Predictable, having a rhythm, but having subtle variations.. Where do these strange rules for good songs arise from?
    After a few days of 'research' into this, I now have a theory of why it is so. I could call it 'Music as an Evolutionary Survivalistic Aid - an Information Theoretic analysis'. But I'd rather call it the 'better than ya, buddy' theory here.
    When we hear a song, our brain tries to store it. If there is a rhythm and predictability in the song, it (probably) makes this easy for the brain. So, that gives us the first rule.
    The second rule comes in because of our brain's desire to prove itself better than others.
    Everything in our body is optimised for survival. When you demonstrate in public that you are capable of something non-trivial, you increase the chances that the opposite sex finds you attractive; and, in the end, that your gene survives in the form of your kids. Whether we are consciously trying to get this attraction or not, our brain continuously does it. It is something wired in to our very brains, in order to assist in survival.
    Now, the second rule tells that there are near-random variations in the song's basic rhythm. This means that storing the song is non-trivial - you need to remember exactly where variations happened and what the variations were. So, as long as the variations don't get too difficult to remember, our brain likes these kind of songs. It thinks(?) that this will help us in our evolution. It's as if 'proving' that we can do this will raise our image in public. So, the brain takes extra efforts to remember these songs. Later, when the song is played when you are among friends, brain remembers and retrieves the song. As long as you sing it right, evolutionarily you are doing the right thing, so more of 'happiness chemical' is released in your brain. This, in effect, encourages you to sing the song right and makes it a 'happy' experience. And guess what? You tell everyone that you 'looove' the song. When this becomes a collective experience, the song becomes everyone's favourite.
    And in the same way, when the song becomes too popular, some of us (our brains) decide that knowing the song has become a trivial thing, and lose our interest in it. A newer song has a lot more variety and will be a lot more appealing then...
    Note: All this is just my own theory of how all this works, obtained by making interpretations of what I saw at work in my own mind. YMMV...

Tuesday 19 June 2007

My system is piracy free! :)

How would you feel if $1800 worth of software was given to you free of cost? By the company that makes them?
That's how I feel today. Months ago, I registered for Imagine Cup. I just thought it was yet another software contest. The front page talked about "valuable downloads". I didn't imagine that meant getting:
  • Microsoft Windows XP Professional with Service Pack 2
  • Microsoft Visual Studio 2005
  • Microsoft Vista Business Edition
  • Microsoft Office 2007 Standard
free of cost. Free to download, install and use. Given by Microsoft themselves.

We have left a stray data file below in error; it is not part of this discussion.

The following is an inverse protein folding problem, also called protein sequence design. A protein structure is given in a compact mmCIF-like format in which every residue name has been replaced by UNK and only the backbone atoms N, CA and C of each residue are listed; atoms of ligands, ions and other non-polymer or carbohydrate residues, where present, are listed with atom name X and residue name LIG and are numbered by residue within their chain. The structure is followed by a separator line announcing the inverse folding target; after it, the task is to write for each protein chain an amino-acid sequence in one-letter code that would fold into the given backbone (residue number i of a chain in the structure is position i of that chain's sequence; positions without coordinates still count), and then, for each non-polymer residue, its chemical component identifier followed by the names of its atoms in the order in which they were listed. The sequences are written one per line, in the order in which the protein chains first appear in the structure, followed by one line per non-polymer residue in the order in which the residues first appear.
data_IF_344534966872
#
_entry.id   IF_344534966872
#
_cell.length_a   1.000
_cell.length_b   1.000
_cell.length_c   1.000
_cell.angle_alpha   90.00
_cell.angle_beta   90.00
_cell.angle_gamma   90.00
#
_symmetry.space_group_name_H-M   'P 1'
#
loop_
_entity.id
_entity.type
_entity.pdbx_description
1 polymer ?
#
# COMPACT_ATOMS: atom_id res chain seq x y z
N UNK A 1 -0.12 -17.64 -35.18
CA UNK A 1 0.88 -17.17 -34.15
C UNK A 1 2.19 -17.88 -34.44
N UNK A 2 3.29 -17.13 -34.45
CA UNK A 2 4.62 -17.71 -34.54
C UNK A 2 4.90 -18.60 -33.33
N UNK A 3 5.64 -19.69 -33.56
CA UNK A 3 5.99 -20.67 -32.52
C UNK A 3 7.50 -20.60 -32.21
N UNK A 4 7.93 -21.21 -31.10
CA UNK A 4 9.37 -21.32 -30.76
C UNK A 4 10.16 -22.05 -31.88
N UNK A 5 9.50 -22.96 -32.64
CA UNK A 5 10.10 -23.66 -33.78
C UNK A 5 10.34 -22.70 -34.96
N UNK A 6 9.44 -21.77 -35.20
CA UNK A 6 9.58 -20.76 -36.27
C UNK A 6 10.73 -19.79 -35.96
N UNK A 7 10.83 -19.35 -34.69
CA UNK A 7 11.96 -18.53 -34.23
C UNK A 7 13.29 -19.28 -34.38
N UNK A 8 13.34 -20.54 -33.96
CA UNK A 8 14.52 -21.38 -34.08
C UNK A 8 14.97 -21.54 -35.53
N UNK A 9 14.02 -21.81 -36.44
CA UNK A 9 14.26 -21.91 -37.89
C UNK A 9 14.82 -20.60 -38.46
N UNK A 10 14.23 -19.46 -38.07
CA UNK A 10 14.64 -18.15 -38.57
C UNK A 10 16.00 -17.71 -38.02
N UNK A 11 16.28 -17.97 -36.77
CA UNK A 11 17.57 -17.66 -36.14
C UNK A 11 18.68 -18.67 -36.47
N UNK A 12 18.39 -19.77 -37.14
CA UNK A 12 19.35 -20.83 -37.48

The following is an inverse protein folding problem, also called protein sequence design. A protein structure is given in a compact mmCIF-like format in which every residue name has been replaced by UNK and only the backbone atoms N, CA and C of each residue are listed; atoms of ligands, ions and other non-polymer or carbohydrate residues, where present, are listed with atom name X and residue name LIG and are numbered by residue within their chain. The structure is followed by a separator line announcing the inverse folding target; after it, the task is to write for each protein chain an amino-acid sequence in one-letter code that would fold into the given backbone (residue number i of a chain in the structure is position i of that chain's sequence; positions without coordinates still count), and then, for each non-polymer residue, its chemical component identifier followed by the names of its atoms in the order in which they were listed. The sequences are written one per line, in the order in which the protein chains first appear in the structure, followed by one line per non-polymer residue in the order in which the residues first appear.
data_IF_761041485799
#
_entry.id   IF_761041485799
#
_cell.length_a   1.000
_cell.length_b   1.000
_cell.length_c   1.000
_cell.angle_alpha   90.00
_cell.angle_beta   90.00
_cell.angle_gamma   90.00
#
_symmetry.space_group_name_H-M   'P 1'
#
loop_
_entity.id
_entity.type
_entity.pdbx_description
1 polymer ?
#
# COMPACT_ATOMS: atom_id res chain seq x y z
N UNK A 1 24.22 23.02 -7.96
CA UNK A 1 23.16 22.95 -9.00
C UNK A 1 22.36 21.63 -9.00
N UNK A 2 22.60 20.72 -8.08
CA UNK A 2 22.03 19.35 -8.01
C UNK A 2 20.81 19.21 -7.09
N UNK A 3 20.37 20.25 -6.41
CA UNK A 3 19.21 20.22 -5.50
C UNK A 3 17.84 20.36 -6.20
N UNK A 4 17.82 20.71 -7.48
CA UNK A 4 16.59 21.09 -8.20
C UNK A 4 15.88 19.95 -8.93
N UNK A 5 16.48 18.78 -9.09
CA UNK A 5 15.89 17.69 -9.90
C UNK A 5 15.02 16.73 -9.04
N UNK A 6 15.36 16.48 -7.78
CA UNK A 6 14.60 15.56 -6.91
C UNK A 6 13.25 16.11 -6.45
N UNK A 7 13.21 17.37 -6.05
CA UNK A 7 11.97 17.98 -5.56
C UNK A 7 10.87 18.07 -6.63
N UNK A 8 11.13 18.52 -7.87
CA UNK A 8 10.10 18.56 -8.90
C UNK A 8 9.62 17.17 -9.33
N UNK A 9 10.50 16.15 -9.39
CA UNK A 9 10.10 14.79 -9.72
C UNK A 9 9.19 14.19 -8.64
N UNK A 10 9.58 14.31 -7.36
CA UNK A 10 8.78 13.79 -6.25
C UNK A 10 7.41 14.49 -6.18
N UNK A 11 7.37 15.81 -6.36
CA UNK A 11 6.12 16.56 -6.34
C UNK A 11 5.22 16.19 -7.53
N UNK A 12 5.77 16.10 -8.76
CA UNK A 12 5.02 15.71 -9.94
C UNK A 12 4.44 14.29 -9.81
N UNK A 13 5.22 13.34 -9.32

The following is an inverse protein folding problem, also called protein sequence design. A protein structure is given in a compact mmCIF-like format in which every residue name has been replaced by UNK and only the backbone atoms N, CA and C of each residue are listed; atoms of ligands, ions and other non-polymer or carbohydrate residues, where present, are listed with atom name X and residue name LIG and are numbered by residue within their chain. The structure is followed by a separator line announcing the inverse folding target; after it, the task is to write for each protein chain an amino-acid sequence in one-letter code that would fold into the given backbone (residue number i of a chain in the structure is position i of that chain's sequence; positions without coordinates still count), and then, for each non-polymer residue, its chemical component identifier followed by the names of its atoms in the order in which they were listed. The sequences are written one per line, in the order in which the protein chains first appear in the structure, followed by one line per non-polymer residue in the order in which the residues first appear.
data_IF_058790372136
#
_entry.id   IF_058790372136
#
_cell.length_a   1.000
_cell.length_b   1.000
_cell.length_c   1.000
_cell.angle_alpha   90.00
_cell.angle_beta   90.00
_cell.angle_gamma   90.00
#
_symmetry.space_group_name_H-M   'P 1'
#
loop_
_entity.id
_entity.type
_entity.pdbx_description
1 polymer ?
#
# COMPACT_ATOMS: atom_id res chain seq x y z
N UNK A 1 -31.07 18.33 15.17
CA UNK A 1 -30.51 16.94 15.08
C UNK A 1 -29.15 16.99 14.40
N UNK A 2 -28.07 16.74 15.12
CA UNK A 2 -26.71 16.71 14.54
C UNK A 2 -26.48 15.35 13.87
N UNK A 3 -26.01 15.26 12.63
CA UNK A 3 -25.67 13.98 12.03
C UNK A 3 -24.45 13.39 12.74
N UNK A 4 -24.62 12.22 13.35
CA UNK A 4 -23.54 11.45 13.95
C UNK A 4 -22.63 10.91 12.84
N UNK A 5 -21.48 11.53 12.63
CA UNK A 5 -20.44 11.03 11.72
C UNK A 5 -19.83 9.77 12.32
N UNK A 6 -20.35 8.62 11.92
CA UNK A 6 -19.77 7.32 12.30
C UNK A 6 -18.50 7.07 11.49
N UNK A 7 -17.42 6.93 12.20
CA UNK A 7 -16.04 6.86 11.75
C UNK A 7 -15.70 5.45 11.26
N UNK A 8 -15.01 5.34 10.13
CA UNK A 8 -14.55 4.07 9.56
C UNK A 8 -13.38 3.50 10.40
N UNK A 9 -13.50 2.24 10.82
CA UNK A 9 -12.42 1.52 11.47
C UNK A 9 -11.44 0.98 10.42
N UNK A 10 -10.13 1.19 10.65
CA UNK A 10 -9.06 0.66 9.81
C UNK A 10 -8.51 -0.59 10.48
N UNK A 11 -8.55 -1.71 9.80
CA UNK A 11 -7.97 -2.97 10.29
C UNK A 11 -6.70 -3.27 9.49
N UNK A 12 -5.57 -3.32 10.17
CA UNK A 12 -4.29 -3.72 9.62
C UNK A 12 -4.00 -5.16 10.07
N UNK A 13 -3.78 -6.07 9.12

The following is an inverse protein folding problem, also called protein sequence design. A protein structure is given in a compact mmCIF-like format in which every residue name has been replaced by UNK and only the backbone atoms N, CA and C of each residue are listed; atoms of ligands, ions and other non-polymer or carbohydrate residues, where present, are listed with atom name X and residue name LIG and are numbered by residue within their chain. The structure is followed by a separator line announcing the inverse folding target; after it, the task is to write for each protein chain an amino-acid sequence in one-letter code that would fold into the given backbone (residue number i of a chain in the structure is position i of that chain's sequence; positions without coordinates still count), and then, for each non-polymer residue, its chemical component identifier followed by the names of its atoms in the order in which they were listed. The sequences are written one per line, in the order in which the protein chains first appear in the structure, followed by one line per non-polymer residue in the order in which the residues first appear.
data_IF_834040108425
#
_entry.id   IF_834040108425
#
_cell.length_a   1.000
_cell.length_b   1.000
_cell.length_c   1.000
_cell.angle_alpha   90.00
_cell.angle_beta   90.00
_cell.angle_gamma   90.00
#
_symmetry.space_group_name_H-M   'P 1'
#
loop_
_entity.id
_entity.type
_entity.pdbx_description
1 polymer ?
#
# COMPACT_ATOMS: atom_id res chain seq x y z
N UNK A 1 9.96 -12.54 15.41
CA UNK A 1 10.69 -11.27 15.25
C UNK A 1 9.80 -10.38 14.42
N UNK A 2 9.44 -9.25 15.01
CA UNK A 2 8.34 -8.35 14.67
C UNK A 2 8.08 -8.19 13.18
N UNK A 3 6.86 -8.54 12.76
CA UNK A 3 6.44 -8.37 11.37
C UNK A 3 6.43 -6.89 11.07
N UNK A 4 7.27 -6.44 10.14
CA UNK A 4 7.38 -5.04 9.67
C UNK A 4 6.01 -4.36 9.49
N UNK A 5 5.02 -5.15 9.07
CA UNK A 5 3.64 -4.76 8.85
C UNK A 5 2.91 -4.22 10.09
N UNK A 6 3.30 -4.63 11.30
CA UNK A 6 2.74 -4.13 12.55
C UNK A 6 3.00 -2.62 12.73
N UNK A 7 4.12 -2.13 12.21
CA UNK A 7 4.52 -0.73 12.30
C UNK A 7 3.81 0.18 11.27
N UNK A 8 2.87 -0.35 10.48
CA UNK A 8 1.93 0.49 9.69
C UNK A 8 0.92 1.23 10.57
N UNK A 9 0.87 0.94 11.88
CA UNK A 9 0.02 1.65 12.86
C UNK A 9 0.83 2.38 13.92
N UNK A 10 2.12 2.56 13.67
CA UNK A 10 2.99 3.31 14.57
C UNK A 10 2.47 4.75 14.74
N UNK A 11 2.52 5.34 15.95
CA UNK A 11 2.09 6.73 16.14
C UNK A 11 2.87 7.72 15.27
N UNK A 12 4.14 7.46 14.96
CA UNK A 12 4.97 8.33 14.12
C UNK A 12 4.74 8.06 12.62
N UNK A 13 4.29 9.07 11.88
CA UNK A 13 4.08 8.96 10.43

May be you are skeptical; Asking me 'Where's the catch?'. It seems there's none. May be they believe they can get a few of us buy future versions of Microsoft software by this. May be they don't want us to surrender to the Linux World Domination efforts. Whatever! I don't actually give a damn what the reason is. Look, I've got a Genuine copy of XP! The validation check actually tells me 'Ok, you're doing fine'... Wow! Did I tell you this feels great? :)
Ok, now, back to reality.. To get a workable system, I need a lot more than just an OS. I decided not to use pirated software anywhere. This can get tough. It means not installing a cracked copy of Zone Alarm Pro or AVG Internet Suite; using AVG free edition and Sygate Personal firewall instead (hoping that they haven't made it too much of a crippleware). It means not getting a keygen for Getright and instead using Free Download Manager. But, let me tell you, it feels wonderful. And I'll bear with anything for this peace of mind...
So now, thanks a lot to Microsoft and all the other software developers who have spent countless hours of work and perhaps sleepless nights in making great software, and then have given it away for free to the public. Whether this was a business tactic or a genuine Good Samaritan-ness, this will be a great service to the public, and thou shalt be rewarded for it. Wish you good luck (do remember me when your lottery ticket wins $
76000000 :).
Love all...

Sunday 17 June 2007

Here we go...

So, this is the grand new start of our blog... By the way, The Tao (the title of the blog, in case you didn't notice..) means The Way (way with a capital W). It is based on the concept that there is a natural way of living for each of us, and the closer we get to that way of living, the happier we will be. This natural way is what is called the Tao.
I have no plans for this blog (in fact, I have no plans for almost anything in my life :) But I shall try to keep this entertaining and informative. I'll tell you the things I come across, things that matter to you and me, things that matter only to someone out there in Somalia, things that don't matter at all... anything you might find interesting.